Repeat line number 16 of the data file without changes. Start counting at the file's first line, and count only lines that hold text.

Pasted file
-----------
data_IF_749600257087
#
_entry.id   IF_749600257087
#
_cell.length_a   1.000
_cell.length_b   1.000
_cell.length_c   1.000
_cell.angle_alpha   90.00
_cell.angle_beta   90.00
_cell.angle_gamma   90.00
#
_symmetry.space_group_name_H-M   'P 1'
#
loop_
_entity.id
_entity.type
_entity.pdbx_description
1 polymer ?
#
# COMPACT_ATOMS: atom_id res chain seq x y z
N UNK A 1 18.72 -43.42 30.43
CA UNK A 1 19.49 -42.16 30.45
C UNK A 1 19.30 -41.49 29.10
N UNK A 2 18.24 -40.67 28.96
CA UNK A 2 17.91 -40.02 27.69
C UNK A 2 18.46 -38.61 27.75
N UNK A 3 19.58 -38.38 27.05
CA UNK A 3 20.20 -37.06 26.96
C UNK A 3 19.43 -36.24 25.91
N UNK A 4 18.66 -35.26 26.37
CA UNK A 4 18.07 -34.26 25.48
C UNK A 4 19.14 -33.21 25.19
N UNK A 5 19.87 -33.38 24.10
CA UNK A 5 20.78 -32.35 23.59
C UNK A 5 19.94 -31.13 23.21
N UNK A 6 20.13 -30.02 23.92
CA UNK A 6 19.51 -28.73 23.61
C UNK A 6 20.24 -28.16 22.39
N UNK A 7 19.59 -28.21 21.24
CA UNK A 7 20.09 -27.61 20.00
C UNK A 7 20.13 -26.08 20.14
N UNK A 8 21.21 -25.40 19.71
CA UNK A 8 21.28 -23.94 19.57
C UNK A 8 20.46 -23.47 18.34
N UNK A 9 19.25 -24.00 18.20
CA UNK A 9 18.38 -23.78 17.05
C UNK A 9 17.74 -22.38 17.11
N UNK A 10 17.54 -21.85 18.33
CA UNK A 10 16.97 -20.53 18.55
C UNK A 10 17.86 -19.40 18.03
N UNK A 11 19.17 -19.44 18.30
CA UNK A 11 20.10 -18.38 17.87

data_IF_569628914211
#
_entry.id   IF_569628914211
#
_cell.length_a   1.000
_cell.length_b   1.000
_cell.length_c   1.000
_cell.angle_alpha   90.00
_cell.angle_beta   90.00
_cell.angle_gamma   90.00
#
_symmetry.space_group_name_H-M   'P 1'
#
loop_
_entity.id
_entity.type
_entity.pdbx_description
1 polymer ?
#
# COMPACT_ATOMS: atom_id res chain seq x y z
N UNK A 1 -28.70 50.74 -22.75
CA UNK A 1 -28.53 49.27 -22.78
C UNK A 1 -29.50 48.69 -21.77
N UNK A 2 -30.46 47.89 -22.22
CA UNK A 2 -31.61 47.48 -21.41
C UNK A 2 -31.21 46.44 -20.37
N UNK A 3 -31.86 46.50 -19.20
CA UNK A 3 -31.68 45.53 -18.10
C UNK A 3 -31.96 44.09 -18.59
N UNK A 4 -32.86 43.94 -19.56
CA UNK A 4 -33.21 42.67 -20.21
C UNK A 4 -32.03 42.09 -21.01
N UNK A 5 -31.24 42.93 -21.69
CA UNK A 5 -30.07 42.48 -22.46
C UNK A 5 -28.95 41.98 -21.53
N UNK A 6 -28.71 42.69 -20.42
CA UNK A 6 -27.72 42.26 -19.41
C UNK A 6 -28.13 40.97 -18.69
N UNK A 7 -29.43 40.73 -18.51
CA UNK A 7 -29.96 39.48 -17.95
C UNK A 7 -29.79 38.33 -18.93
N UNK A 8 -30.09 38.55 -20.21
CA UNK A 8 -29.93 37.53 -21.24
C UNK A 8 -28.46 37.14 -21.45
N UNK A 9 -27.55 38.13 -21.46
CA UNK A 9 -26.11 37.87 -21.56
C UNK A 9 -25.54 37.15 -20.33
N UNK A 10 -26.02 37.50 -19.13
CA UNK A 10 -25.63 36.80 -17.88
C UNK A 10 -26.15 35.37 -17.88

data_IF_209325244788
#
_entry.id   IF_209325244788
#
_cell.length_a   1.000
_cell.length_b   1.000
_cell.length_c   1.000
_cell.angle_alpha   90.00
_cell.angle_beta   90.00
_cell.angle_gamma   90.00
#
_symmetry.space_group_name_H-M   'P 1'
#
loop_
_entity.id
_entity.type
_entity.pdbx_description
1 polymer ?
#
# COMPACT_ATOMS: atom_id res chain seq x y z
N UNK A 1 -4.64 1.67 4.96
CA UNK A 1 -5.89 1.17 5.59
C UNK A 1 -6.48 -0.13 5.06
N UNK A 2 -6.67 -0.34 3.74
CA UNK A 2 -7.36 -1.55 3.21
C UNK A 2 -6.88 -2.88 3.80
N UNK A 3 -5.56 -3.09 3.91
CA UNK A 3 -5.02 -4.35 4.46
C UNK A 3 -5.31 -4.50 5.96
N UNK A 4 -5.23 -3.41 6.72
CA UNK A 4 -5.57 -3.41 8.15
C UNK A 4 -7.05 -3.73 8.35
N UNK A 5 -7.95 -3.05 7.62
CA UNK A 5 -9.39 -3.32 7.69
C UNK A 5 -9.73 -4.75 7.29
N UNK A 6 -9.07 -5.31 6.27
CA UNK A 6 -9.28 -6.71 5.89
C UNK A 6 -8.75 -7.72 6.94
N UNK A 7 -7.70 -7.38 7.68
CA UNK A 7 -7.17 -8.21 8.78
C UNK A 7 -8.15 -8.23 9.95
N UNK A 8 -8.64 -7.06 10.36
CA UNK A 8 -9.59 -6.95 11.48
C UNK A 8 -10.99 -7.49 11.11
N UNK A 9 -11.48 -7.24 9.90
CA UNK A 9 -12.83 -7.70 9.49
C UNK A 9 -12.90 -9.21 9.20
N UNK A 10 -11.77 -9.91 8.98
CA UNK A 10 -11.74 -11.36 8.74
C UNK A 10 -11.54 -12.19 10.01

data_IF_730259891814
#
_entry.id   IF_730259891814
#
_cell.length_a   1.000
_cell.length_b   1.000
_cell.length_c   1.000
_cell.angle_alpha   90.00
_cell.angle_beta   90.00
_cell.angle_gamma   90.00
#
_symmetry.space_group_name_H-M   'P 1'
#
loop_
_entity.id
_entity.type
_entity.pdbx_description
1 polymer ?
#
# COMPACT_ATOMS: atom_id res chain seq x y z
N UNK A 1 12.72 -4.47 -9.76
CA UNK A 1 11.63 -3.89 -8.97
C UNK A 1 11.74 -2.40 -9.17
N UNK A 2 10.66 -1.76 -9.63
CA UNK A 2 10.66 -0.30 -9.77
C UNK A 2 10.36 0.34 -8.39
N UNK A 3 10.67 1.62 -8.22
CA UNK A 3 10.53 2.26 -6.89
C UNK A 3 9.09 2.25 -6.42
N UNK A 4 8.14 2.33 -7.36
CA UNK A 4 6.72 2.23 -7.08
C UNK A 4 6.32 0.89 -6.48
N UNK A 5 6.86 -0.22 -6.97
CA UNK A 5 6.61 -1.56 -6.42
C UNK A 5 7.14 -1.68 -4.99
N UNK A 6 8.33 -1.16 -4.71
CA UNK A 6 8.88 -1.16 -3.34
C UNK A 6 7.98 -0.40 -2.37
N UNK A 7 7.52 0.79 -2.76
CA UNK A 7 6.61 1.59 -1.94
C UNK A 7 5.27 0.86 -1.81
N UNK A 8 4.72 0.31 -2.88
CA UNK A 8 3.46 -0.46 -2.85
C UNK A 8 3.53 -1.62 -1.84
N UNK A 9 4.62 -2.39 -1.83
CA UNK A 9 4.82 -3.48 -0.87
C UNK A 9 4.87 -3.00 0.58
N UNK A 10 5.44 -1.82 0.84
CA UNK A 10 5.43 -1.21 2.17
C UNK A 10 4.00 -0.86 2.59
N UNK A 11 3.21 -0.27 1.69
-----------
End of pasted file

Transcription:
_entity.type